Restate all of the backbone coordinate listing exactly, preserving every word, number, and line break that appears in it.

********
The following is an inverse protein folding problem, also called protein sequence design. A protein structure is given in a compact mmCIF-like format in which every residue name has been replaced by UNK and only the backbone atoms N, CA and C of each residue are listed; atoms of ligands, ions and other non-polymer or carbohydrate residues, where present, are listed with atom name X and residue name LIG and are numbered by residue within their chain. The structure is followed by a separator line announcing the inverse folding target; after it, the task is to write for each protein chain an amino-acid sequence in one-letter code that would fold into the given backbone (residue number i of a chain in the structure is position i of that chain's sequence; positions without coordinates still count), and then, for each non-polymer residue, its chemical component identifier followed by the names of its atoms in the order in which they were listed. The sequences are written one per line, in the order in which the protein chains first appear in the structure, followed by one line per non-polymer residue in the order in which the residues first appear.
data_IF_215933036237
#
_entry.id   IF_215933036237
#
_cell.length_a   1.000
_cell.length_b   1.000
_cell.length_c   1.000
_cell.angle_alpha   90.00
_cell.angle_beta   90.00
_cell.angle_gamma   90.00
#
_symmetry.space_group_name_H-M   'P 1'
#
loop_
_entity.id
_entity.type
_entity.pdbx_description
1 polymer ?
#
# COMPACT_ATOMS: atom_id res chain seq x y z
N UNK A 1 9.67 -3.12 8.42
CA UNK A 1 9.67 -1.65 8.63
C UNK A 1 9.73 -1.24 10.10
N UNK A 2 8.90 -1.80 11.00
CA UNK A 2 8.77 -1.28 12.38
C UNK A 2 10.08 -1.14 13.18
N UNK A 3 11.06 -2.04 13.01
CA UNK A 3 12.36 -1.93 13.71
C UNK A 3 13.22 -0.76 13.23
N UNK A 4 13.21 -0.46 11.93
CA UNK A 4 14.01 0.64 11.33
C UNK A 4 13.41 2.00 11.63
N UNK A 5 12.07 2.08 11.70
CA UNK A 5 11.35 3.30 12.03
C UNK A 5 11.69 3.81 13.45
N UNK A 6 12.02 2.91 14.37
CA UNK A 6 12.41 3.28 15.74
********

The following is an inverse protein folding problem, also called protein sequence design. A protein structure is given in a compact mmCIF-like format in which every residue name has been replaced by UNK and only the backbone atoms N, CA and C of each residue are listed; atoms of ligands, ions and other non-polymer or carbohydrate residues, where present, are listed with atom name X and residue name LIG and are numbered by residue within their chain. The structure is followed by a separator line announcing the inverse folding target; after it, the task is to write for each protein chain an amino-acid sequence in one-letter code that would fold into the given backbone (residue number i of a chain in the structure is position i of that chain's sequence; positions without coordinates still count), and then, for each non-polymer residue, its chemical component identifier followed by the names of its atoms in the order in which they were listed. The sequences are written one per line, in the order in which the protein chains first appear in the structure, followed by one line per non-polymer residue in the order in which the residues first appear.
data_IF_215933036237
#
_entry.id   IF_215933036237
#
_cell.length_a   1.000
_cell.length_b   1.000
_cell.length_c   1.000
_cell.angle_alpha   90.00
_cell.angle_beta   90.00
_cell.angle_gamma   90.00
#
_symmetry.space_group_name_H-M   'P 1'
#
loop_
_entity.id
_entity.type
_entity.pdbx_description
1 polymer ?
#
# COMPACT_ATOMS: atom_id res chain seq x y z
N UNK A 1 9.67 -3.12 8.42
CA UNK A 1 9.67 -1.65 8.63
C UNK A 1 9.73 -1.24 10.10
N UNK A 2 8.90 -1.80 11.00
CA UNK A 2 8.77 -1.28 12.38
C UNK A 2 10.08 -1.14 13.18
N UNK A 3 11.06 -2.04 13.01
CA UNK A 3 12.36 -1.93 13.71
C UNK A 3 13.22 -0.76 13.23
N UNK A 4 13.21 -0.46 11.93
CA UNK A 4 14.01 0.64 11.33
C UNK A 4 13.41 2.00 11.63
N UNK A 5 12.07 2.08 11.70
CA UNK A 5 11.35 3.30 12.03
C UNK A 5 11.69 3.81 13.45
N UNK A 6 12.02 2.91 14.37
CA UNK A 6 12.41 3.28 15.74